Solaris Troubleshooting DNS : TTL settings on DNS
Sometimes DNS generates the following error:
No default TTL set using SOA minimum instead.
What is TTL – A quick review.
In order to force resolvers to discard information after a certain time, each RR (resource record) is associated with a TTL (time to live). The TTL field specifies the time in seconds that the information is to remain valid after it has been retrieved from the server. Specifically the maximum amount of time other nameservers may keep the RR in their cache.
The “minimum” TTL field is the default value for resource records that do not explicitly contain one. This time applies only to normal lookups, and has nothing to do with the time after which a secondary (slave) server should try to update the zone information.
Beginning with BIND 8.2, a $TTL directive is needed in order to set the default TTL for the zone.
Add a ‘$TTL XXXXXX‘ directive prior to the SOA record for the zone, at the top of the zone data files. This value is also specified in seconds. The suggested algorithm to convert the existing files is to put the current minimum TTL value from the last field of the SOA record into a $TTL directive, then set the Minimum TTL field to a smaller value.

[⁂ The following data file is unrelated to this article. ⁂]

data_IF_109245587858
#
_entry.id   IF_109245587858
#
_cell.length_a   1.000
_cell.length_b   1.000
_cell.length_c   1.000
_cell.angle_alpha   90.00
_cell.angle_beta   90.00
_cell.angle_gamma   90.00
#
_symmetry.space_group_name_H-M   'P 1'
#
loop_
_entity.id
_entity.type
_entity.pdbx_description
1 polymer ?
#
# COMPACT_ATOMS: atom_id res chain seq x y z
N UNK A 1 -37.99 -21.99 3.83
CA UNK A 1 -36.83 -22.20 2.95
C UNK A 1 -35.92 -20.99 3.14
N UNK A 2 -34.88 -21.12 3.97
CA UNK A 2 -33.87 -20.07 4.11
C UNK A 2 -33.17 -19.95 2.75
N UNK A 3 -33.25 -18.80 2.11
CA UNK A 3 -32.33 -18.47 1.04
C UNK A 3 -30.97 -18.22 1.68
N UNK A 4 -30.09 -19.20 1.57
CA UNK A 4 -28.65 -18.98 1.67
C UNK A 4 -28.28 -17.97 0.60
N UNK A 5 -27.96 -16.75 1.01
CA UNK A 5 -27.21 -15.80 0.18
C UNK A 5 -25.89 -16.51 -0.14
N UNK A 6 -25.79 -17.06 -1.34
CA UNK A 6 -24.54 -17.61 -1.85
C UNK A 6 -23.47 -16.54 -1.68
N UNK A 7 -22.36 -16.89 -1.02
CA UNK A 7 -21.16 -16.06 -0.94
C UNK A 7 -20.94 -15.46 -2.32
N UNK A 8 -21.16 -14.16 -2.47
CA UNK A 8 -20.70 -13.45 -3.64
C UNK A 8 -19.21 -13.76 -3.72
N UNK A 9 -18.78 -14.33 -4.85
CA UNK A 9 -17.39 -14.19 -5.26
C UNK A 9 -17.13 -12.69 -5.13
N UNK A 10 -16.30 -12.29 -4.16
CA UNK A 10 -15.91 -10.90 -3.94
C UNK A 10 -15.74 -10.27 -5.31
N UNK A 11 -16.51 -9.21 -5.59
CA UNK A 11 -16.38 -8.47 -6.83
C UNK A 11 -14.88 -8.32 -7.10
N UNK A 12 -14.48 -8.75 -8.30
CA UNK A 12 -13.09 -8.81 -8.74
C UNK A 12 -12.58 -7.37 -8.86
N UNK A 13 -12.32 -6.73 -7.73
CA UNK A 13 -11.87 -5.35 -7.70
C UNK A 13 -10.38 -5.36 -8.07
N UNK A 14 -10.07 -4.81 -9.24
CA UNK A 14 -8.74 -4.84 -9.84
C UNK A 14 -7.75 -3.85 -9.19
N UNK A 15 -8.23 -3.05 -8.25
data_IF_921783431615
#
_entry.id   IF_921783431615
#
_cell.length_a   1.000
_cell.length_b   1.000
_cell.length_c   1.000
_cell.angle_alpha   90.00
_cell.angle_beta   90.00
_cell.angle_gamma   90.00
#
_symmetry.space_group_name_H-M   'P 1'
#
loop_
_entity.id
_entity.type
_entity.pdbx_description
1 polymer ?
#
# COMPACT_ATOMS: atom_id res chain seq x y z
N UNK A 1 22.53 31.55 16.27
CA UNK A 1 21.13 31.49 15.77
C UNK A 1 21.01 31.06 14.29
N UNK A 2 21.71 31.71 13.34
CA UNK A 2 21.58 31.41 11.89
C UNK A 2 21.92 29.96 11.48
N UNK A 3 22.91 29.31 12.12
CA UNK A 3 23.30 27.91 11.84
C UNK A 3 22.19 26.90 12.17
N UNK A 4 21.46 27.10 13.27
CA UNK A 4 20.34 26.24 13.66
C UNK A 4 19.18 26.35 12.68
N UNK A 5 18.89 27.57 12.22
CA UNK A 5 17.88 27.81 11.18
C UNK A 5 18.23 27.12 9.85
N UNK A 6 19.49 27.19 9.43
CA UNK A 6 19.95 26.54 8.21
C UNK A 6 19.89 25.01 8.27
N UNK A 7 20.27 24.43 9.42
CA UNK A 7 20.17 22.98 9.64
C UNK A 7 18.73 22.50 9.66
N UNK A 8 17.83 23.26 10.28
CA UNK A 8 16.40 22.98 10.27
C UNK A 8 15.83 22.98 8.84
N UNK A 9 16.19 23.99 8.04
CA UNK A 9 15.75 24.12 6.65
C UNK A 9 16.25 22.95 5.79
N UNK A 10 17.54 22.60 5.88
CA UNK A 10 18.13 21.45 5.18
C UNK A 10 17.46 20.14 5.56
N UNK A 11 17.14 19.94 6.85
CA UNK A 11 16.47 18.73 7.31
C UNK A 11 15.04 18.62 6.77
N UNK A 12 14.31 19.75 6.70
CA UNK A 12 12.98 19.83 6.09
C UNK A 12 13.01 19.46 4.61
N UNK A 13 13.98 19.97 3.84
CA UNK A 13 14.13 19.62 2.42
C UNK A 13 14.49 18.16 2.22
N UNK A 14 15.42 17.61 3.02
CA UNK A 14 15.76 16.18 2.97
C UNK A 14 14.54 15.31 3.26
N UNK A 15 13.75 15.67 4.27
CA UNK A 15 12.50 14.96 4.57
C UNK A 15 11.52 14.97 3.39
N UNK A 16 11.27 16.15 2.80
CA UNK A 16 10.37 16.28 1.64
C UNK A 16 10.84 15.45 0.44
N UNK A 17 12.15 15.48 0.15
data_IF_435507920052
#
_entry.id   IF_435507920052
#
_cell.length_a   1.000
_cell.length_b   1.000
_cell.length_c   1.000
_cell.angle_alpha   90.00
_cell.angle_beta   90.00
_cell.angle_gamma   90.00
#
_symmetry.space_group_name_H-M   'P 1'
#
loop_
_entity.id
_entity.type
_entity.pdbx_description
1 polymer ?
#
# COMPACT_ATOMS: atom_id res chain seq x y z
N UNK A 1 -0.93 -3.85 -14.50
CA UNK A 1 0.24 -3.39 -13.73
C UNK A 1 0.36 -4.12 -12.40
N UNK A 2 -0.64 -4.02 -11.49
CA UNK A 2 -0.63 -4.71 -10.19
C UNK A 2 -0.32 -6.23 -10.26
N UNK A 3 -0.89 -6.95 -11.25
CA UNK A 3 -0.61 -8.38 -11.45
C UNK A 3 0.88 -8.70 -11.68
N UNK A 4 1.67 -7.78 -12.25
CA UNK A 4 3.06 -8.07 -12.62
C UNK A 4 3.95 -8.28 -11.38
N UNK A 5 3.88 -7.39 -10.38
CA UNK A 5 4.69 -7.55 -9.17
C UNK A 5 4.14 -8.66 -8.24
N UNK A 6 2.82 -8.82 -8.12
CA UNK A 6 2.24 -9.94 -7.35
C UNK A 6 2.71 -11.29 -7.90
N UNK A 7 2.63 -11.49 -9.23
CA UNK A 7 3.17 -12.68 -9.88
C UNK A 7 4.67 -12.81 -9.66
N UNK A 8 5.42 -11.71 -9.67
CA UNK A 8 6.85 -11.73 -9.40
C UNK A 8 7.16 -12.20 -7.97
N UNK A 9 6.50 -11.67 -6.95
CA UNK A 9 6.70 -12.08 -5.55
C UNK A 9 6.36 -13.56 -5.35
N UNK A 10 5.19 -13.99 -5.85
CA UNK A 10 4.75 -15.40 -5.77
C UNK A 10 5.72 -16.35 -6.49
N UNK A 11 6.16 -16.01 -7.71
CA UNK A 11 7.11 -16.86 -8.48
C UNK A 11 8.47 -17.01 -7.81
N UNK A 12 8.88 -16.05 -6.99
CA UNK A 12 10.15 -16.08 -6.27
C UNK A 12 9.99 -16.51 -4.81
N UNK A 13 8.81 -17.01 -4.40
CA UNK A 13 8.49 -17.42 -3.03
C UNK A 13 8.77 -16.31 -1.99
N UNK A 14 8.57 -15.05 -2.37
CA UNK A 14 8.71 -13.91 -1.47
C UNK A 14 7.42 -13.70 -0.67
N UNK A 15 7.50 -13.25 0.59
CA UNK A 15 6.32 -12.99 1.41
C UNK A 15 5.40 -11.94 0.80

For example: this is how zone datafile with $TTA appears
@ IN SOA ns1.domain.com. hostmaster.domain.com.(
1 ;serial number
10800 ;refresh after 3 hours
3600 ;retry after 1 hour
604800 ;expire after 1 week
600 ) ;minimum TTL of 10 min
IN NS ns1.domain.com.
IN NS ns2.domain.com.
domain.com. IN MX 10 mail.domain.com.
IN A 220.127.116.11
www IN CNAME domain.com.
mail IN A 18.104.22.168
Note: The last field of the SOA record, the minimum TTL, is now interpreted as the “negative caching” time. Negative caching is the length of time a non-response answer remains in cache. This amount of time must expire before a new query to the DNS server is performed. Thus, set this value to something appropriately small; we suggest a value below 3 hours.